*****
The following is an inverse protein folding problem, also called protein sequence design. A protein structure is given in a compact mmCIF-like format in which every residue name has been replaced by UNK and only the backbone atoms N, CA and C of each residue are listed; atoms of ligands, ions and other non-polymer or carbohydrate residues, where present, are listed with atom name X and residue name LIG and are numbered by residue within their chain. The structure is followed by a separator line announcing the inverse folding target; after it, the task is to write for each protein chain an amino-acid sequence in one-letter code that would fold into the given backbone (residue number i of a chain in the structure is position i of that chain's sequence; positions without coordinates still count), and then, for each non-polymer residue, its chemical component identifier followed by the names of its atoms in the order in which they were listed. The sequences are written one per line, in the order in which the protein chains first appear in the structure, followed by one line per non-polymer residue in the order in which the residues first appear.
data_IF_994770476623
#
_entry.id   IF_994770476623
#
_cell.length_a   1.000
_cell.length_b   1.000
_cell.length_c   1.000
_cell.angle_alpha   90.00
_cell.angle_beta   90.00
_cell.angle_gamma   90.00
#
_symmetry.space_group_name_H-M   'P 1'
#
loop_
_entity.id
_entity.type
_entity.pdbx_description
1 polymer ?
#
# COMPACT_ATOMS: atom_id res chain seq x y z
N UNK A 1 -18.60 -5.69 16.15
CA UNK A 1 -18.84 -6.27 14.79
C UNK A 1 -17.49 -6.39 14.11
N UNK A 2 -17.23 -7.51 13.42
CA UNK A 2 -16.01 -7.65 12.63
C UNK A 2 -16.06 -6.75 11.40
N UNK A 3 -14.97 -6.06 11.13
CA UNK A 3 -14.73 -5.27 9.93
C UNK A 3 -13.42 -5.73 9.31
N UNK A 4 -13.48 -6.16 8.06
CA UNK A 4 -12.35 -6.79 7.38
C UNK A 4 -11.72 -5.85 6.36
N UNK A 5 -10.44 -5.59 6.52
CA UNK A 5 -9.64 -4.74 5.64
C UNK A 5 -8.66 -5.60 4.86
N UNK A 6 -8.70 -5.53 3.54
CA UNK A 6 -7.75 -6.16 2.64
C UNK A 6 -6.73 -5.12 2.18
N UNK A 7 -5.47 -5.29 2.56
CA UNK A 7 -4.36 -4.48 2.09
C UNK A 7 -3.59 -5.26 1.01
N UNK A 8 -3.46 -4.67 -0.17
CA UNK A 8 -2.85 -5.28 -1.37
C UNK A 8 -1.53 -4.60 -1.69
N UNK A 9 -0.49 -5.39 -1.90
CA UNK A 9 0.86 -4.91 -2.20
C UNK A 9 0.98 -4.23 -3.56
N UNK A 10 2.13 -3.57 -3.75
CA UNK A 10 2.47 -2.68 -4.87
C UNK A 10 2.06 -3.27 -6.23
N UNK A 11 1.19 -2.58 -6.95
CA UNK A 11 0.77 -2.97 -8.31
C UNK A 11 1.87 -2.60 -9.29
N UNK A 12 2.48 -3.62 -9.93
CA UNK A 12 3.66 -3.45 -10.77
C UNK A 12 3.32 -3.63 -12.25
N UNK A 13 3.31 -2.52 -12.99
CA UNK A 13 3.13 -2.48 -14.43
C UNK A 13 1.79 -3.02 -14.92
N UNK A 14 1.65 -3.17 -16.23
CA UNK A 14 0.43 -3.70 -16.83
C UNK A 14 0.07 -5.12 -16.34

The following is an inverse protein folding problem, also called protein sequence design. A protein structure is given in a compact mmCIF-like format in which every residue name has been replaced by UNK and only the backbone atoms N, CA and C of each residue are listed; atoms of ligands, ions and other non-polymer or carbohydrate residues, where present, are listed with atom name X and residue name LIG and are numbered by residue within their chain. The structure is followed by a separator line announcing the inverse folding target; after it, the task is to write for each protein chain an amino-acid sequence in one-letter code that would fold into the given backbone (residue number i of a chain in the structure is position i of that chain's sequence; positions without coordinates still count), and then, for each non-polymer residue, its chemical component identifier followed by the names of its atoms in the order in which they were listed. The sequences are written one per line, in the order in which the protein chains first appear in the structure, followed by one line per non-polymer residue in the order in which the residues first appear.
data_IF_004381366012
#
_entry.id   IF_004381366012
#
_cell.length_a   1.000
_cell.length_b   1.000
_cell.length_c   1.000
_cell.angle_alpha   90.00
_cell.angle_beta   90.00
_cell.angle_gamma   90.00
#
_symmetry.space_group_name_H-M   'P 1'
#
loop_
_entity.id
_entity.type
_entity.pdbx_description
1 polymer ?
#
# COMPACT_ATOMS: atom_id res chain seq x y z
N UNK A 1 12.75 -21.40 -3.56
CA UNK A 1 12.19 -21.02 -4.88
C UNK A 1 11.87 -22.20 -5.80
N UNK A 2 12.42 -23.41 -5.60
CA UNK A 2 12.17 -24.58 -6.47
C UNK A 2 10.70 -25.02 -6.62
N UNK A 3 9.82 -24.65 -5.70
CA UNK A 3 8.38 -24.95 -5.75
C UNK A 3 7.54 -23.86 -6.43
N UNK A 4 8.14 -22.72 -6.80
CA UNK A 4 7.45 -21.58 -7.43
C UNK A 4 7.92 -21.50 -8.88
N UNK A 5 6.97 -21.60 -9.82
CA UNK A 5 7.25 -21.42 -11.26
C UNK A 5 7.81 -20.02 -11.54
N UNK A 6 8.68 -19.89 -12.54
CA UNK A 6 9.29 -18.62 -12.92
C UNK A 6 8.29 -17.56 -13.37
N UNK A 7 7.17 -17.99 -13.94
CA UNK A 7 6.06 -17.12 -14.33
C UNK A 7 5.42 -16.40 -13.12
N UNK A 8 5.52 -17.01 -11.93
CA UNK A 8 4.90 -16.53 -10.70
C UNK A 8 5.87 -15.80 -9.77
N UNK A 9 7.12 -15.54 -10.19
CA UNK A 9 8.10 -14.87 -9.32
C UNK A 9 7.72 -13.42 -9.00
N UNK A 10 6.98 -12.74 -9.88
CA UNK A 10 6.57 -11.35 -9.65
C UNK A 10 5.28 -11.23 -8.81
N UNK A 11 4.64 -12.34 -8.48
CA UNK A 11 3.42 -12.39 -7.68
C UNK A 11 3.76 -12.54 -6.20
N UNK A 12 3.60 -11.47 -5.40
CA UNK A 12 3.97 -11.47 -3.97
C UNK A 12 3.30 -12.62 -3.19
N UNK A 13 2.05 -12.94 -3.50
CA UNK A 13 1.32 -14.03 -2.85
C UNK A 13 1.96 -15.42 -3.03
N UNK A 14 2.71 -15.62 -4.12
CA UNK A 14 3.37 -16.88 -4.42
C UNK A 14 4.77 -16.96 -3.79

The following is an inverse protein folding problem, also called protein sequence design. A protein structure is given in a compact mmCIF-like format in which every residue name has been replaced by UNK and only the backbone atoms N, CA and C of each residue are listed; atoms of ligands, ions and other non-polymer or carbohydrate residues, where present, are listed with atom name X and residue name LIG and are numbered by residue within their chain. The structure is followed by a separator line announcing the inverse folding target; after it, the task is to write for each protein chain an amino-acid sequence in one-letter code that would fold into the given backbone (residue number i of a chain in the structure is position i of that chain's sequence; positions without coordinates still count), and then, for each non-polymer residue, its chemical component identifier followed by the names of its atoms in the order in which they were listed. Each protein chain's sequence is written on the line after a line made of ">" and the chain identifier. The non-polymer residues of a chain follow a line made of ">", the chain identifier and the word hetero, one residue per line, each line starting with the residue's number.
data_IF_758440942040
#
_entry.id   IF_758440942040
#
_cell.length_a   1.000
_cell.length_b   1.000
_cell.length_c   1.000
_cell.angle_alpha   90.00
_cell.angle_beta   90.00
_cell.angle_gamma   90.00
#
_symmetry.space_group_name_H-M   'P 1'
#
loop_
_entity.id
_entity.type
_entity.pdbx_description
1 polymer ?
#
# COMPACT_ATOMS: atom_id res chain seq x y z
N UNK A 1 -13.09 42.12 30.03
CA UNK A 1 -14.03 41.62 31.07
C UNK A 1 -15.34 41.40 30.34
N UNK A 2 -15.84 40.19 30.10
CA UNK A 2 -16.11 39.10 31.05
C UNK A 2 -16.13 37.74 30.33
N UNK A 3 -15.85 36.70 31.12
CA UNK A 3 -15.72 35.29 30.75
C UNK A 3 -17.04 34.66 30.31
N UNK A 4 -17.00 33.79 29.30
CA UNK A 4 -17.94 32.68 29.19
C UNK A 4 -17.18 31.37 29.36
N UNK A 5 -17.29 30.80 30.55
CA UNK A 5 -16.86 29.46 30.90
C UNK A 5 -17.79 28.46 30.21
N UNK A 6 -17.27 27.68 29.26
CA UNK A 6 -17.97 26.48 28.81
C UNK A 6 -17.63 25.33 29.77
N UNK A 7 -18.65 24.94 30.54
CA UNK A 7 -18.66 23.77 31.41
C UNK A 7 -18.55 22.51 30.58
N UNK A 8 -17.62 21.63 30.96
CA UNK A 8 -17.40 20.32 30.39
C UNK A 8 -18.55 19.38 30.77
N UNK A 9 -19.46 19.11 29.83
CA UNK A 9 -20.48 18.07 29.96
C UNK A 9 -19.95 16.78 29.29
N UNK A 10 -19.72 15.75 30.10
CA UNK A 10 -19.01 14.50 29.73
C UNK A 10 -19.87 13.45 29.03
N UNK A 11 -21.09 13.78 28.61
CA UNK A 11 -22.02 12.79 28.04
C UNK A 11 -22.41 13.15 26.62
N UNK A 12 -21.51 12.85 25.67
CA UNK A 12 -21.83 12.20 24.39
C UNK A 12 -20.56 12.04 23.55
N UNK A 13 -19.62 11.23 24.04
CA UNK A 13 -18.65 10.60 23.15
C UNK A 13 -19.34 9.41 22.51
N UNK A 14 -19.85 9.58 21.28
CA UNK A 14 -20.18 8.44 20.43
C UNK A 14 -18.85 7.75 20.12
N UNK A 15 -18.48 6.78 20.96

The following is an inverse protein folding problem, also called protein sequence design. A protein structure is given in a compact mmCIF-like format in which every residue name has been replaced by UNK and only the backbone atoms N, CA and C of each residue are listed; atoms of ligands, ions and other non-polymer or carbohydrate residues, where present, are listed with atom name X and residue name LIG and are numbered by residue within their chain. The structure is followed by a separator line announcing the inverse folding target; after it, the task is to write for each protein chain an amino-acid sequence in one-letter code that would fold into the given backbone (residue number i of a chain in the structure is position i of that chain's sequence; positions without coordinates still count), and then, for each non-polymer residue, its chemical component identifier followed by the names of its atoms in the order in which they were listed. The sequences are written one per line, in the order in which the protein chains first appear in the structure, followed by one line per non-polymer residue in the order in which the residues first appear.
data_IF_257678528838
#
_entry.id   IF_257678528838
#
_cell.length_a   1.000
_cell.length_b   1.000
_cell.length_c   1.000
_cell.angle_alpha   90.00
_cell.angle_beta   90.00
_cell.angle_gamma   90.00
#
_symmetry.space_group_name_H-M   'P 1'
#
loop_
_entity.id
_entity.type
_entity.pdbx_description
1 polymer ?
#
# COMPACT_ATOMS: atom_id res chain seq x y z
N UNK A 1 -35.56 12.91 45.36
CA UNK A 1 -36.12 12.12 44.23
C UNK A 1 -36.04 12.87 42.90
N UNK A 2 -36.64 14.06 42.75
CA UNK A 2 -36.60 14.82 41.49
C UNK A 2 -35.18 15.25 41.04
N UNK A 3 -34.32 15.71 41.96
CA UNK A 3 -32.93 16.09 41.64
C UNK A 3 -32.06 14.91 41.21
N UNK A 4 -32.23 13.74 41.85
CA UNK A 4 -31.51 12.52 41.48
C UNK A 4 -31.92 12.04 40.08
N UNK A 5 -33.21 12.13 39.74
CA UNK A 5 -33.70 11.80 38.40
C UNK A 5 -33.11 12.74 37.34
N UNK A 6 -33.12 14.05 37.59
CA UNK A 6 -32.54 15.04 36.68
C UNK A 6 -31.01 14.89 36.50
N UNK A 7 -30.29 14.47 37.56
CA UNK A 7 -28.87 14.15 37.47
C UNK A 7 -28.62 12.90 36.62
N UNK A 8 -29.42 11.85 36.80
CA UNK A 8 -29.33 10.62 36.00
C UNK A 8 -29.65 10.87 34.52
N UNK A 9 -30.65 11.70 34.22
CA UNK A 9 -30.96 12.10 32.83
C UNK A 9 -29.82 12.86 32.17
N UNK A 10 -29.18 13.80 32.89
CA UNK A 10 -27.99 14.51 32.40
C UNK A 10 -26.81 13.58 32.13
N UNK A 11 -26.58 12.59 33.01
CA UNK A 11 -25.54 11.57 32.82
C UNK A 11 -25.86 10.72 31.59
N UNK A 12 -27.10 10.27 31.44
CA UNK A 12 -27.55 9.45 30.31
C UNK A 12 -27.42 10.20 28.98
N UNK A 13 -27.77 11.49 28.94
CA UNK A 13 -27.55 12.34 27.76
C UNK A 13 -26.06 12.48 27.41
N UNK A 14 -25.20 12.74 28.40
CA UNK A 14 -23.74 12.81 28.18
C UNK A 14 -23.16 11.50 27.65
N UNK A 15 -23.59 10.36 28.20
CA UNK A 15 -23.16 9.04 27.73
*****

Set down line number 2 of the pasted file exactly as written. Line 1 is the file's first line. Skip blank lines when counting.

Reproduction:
data_IF_994770476623